Right Before Your Very Eyes
Saxophonist Michael Blake is one of those skilled and versatile jazz musicians comfortable in a variety of settings. These two releases highlight his range: Right Before Your Very Ears is a sax-bass-drums trio that emphasizes facets of swing and ensemble interaction; Blake Tartare is a more groove-oriented effort.
Blake's trio with long-time collaborators bassist Ben Allison and drummer Jeff Ballard flirts with freedom without actually consummating the relationship. All are superb craftsmen--thoughtful and precise, they take care to shape each gesture before sending it off into the world on its own. Allison and Ballard don't burn, but they cook. Blake is a heady player on tenor and soprano, and a talented composer. His attractive tunes give the music a rather traditional harmonic foundation, which the musicians pull and stretch but never tear apart. On the one hand, their loose adherence to form and/or structure lends the music coherence. On the other, the performances don't convey a great deal of tension or passion.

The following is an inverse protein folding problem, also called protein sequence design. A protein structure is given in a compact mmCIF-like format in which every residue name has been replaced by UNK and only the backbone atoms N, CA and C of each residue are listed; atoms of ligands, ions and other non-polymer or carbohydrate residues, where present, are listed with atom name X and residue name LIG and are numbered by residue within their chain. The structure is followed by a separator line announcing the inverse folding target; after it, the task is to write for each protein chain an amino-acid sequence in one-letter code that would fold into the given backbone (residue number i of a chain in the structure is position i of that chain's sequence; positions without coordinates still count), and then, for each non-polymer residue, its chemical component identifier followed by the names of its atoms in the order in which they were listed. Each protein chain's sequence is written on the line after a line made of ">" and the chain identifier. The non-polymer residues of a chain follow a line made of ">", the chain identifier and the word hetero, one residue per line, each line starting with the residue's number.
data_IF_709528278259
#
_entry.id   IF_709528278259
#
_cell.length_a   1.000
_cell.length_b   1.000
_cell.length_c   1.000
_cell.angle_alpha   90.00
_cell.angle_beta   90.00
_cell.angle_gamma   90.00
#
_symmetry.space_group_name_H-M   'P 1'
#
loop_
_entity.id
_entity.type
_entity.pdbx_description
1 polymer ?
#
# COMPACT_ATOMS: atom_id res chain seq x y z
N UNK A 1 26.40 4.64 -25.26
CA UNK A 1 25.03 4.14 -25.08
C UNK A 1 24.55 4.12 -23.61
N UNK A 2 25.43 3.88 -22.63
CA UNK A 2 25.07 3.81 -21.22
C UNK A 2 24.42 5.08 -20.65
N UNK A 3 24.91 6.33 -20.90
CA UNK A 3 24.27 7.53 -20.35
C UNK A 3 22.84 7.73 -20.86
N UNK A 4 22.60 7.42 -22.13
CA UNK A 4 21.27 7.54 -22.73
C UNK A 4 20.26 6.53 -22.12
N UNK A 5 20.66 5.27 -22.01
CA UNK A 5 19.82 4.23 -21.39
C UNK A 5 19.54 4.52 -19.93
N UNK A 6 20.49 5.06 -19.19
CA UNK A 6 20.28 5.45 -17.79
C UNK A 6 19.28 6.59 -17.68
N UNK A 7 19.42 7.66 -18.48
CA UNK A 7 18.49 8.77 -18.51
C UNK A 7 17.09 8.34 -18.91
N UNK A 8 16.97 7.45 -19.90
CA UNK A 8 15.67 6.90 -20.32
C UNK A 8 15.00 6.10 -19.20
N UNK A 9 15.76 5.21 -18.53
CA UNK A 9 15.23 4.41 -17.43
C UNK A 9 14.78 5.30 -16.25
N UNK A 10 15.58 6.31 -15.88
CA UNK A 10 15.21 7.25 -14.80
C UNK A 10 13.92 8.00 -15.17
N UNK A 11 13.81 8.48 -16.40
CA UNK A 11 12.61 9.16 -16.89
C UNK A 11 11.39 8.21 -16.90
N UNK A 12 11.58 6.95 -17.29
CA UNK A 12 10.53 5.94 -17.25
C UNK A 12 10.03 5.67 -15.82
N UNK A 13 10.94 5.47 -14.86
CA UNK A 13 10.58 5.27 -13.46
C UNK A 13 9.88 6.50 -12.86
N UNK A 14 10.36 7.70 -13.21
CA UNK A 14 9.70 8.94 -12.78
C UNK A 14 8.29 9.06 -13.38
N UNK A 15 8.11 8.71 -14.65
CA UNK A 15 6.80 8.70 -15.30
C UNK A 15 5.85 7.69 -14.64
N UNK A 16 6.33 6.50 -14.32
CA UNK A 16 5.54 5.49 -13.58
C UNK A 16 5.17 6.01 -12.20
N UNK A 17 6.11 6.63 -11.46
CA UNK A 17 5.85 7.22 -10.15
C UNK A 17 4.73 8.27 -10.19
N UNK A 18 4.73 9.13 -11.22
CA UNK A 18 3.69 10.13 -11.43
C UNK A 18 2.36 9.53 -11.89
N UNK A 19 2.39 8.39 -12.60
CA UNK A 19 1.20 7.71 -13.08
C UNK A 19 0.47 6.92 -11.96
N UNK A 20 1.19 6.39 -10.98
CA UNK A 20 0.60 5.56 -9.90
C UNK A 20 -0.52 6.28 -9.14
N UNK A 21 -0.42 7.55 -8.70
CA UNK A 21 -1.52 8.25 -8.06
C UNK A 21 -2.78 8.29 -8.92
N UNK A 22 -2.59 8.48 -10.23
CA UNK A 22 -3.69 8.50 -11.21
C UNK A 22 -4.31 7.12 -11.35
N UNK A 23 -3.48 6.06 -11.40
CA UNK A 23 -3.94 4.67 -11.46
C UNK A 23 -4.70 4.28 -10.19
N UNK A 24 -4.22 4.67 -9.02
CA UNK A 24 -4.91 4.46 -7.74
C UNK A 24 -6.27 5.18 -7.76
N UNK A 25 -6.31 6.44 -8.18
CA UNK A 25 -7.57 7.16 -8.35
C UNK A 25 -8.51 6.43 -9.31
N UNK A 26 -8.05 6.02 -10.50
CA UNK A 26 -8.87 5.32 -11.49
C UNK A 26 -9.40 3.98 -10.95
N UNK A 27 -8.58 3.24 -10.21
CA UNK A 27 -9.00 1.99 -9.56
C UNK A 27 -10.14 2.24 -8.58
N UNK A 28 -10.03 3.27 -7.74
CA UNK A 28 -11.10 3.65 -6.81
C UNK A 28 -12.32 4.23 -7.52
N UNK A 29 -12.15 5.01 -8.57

Blake Tartare is a different animal, stylistically, and a more successful album. Blake is joined by a tasty Danish rhythm section featuring an electric piano and, on one track, guitar. The group plays in various rock and jazz bags, sometimes on the same tune: "Messy Business" goes from an ethereal, "In a Silent Way"-type fusion to James Brown-ish funk and back in the span of its 10-plus minutes. Whereas Blake seems a bit reserved on the trio album, here he comes off relaxed and inspired, more inclined to cut loose--especially on the backbeat-oriented numbers, which seem to better suit his manner of phrasing. Blake is the principal soloist, though guitarist Teddy Kumpel kicks in some quirky spots on a couple of tracks.